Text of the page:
Sonia: Saskatoon is a city of roughly 245,000, so when it come to music, if you like it, you’re bound to meet eventually. Amigos is one of my favourite places to go to to see live music in Saskatoon. That’s probably where I met these guys. Everything comes down to bands, beer and Amigos. Oh, and they have wicked soft tacos. So ya… small city, music, beer and soft tacos.

Todd: I think you’re the first band from Saskatoon that we’ve interviewed! What’s the music scene like up there?

Sonia: Amazing. There are so many good bands here! There’s such a diverse and supportive community of musicians, artists and music enthusiasts in Saskatoon right now. The music scene is small enough that it can’t really afford to be genre based. Everyone comes out to see each other play, and that makes for really interesting shows and unique sounding bands. Right now, my favourite Saskatoon bands are The Foggy Notions, Adolyne, Shooting Guns and Ones.

Sarah: Unlike bigger places, the barrier to entry is very low. You get a lot of different projects with a seemingly endless supply of collaborators, and it’s very welcoming. That said, I’m sure it’s cliquey in a way I can’t perceive. But probably less so than in a bigger, cooler city.

Chad: I’m not sure if the LSD testing at the University Of Saskatchewan in the early 60's has something to do with it but Saskatoon has a very strong “psychedelic” and experimental music scene that has been percolating since the late 90s. Lots of shoegazy pop, stoner rock, drone, electronic and ambient music. Often when people from bigger centres come to Saskatoon they are really surprised at how developed our bands and scene are.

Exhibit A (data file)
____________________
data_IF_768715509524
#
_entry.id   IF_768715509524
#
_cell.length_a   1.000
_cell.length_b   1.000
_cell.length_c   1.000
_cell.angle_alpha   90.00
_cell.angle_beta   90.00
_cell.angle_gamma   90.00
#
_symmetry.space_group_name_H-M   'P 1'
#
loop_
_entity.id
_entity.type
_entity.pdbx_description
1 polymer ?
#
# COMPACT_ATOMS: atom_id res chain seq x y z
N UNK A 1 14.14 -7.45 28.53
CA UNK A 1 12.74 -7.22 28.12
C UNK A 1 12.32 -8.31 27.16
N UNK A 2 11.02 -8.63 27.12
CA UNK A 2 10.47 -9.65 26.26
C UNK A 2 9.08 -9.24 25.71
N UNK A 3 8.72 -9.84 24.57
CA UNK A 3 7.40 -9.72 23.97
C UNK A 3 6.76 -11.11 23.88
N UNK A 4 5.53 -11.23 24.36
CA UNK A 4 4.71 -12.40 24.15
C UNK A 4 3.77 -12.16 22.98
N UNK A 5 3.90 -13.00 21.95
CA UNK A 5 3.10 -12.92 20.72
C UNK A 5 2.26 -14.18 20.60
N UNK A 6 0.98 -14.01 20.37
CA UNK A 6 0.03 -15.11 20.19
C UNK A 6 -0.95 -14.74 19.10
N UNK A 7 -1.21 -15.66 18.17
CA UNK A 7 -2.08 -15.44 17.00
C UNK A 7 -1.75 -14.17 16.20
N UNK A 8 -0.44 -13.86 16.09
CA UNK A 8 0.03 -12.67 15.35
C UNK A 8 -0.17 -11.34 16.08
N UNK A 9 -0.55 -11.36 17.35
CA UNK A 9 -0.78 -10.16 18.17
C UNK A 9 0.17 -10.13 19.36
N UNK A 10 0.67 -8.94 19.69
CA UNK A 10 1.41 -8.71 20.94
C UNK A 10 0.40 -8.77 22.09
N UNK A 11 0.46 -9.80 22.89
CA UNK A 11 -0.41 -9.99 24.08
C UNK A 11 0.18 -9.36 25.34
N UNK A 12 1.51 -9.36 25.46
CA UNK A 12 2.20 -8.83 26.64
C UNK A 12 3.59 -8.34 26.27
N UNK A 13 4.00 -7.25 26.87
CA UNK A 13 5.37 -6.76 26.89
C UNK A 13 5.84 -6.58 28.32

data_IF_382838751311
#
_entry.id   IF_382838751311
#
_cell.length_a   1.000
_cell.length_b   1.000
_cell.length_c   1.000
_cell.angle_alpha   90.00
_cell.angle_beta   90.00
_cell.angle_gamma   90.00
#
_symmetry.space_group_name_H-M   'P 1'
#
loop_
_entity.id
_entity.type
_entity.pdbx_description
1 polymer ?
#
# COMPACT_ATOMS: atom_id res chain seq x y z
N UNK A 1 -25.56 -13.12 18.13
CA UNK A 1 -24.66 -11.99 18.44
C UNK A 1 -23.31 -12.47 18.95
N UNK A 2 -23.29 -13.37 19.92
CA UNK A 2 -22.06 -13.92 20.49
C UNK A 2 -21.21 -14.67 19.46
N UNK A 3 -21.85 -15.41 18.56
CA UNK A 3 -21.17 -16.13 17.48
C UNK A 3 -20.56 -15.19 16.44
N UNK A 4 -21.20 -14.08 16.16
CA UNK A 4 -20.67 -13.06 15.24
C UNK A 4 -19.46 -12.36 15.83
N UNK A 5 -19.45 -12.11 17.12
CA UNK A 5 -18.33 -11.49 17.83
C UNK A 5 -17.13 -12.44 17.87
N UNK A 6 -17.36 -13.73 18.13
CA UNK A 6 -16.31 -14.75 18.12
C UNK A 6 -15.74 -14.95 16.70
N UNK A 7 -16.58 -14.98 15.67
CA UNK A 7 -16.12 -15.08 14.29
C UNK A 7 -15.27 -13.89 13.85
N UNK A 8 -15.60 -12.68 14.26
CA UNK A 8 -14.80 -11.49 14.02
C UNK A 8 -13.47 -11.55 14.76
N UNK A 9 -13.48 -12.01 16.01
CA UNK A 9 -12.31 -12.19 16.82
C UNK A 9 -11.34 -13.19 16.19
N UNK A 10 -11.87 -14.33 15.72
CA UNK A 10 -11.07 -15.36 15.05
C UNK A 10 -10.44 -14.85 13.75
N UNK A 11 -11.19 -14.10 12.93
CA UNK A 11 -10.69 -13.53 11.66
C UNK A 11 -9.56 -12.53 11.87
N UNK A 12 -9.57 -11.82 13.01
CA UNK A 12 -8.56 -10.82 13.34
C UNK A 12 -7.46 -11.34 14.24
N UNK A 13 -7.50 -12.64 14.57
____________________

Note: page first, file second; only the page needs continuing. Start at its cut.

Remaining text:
Scott: Some of that is because we’re such a remote place no one was trying to “make it”, everyone is playing for their own enjoyment.

Todd: The album that you’re about to release is fantastic. Is this your first release?

Sonia: Thanks! This is our first release. We’ve been playing together since 2010 and have essentially been sitting on this record for a year and half for various reasons. Long story short, we are very excited to finally share this record, but we’ve already set our sights on the next one. We plan to start recording again this fall.

Todd: Sonically, this doesn’t sound like a low-budget home recording. Did you record this in a studio or are you just great at twisting the knobs?

Chad: The record is a mixture of both studio and home recording. I have been recording with varying degrees of success for about 15 years so self producing is something that is really important to me. We didn’t have access to a good drum tracking room so we recorded drums and the vocals in a friends studio. The rest of the record was recorded in my home studio. Now that my house is totally set up to record the next record will likely all be home recorded.

Todd: You cite Stereolab, Yo La Tengo and My Bloody Valentine as influences. I must say that it reminds me a bit of Lush, Ride and even early Slowdive. You seem to have a knack for adding some melodic chord progressions, rather than the rather droney elements that I associate with MBV. Would you agree?